No Free Lunch
Posted: July 29, 2016
Democratic presidential candidate Hillary Clinton has joined forces with the Bernie Sanders camp to address the student debt crisis facing college students. Her plan, which was unveiled on Monday night, would spend $350 billion over the next 10 years. She recently revised her plan to add another $100 billion, which will probably be much more to help college students.
As part of her plan, Clinton would allow anyone coming from a family making $125,000 or less the chance to attend a public university tuition-free. The student and family will be called on to help defray some of the other costs associated with attending college, but these contributions would not be so much that they would require borrowing.
This may sound good to the Millennials, who overwhelmingly backed Sanders during the Democratic primaries. But the plan is not particularly fair to people who have already sacrificed mightily to pay for higher education. Nor does it address the main drivers of rising tuition: An indulgence of instructors who don't spend much time in the classroom, money-losing sports programs, bloated bureaucracies and massive building campaigns.
Those with the opposing view believe Clinton's plan would help the economy. If our country is to thrive and if Americans are equipped with the tools needed to compete in a global economy, a high-quality education must be accessible without the burden of high debt or financial hardship.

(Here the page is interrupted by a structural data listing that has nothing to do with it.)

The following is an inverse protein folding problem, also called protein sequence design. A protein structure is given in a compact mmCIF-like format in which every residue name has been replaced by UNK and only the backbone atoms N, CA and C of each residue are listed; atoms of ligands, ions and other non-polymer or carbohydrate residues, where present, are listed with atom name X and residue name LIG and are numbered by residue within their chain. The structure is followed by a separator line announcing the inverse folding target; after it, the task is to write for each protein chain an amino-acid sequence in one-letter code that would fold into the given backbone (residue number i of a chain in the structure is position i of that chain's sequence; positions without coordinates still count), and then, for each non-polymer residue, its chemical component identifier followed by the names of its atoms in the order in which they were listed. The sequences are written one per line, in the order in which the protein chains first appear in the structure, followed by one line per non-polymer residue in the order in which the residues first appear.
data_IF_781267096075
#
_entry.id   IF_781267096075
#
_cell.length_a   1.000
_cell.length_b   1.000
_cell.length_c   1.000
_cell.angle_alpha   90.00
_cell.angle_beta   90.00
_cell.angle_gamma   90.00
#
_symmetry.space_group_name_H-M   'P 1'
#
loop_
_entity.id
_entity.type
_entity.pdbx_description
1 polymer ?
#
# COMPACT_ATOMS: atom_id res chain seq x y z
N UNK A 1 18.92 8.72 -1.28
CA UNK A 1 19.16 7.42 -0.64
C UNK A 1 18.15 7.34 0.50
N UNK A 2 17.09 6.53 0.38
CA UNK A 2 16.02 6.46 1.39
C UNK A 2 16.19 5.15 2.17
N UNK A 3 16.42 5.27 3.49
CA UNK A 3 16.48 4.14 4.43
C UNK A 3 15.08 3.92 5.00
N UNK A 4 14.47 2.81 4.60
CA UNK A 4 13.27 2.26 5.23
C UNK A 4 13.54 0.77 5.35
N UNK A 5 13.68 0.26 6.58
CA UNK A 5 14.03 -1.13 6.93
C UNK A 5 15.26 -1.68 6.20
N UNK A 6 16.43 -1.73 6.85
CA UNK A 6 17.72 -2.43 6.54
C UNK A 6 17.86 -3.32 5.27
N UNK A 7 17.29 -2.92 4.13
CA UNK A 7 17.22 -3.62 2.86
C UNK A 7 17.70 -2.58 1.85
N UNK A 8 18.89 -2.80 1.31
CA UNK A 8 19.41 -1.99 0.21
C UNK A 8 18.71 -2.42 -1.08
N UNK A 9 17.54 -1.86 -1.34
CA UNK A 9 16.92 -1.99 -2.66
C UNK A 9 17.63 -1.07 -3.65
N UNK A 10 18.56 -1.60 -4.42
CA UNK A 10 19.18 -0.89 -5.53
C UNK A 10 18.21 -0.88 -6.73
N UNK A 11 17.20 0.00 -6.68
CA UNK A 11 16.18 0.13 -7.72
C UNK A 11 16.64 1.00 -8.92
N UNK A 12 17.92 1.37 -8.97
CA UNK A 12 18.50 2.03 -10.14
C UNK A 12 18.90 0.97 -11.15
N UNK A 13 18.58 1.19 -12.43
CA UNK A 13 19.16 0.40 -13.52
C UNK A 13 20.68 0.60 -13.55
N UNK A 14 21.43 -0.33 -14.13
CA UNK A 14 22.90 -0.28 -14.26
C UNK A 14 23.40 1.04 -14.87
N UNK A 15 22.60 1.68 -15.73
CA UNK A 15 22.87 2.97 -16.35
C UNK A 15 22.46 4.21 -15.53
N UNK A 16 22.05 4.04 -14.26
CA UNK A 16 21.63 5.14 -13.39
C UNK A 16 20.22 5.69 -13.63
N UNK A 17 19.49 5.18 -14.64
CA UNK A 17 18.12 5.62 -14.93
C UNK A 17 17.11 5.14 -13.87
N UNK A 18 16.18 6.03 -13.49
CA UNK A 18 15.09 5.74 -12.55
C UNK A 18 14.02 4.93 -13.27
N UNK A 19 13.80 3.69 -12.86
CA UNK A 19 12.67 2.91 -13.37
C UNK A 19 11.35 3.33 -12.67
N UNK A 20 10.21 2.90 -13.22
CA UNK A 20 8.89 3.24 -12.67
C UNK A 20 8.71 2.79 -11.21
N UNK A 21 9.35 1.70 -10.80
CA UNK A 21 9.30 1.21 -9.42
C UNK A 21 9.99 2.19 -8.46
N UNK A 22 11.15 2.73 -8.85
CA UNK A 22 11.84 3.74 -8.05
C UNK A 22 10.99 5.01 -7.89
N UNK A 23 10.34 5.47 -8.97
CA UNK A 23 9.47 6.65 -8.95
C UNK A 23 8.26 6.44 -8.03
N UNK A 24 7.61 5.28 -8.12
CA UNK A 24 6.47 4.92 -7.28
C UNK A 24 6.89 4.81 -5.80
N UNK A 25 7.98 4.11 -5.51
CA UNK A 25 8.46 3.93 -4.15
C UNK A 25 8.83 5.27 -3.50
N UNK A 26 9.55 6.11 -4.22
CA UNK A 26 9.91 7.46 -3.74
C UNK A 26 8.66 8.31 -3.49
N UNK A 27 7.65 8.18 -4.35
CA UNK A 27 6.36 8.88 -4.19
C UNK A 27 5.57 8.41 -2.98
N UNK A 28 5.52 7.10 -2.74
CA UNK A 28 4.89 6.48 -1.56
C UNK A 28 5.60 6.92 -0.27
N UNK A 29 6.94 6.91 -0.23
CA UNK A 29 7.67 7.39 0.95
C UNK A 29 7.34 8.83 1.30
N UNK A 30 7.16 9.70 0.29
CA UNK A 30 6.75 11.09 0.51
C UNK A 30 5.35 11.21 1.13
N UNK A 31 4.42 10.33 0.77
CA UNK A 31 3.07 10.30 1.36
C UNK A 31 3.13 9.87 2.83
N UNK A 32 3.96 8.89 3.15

In addition, year-round Pell Grants would provide on-campus child care that will provide access to college and the necessary support for low- and middle-income students.
Those with the opposing view believe Clinton's plan would put money back into communities and not into interest payments and fees for lenders. Student debt in America is a lead weight on our economy having reached $1.3 trillion. Student debt tops both credit card and auto loan debt.
Government grants and subsidies to students and universities already amount to more than $150 billion a year. Additionally, students pay about $120 billion annually with borrowed funds, almost all of it through federal programs. This flood of many has not held tuition down. In fact, it has had the opposite effect.
Politicians already have leverage to force universities to hold the line on costs. They could make Pell Grants, Stafford loans and other aid conditional on freezing or cutting tuition. But in my opinion, there's no free lunch.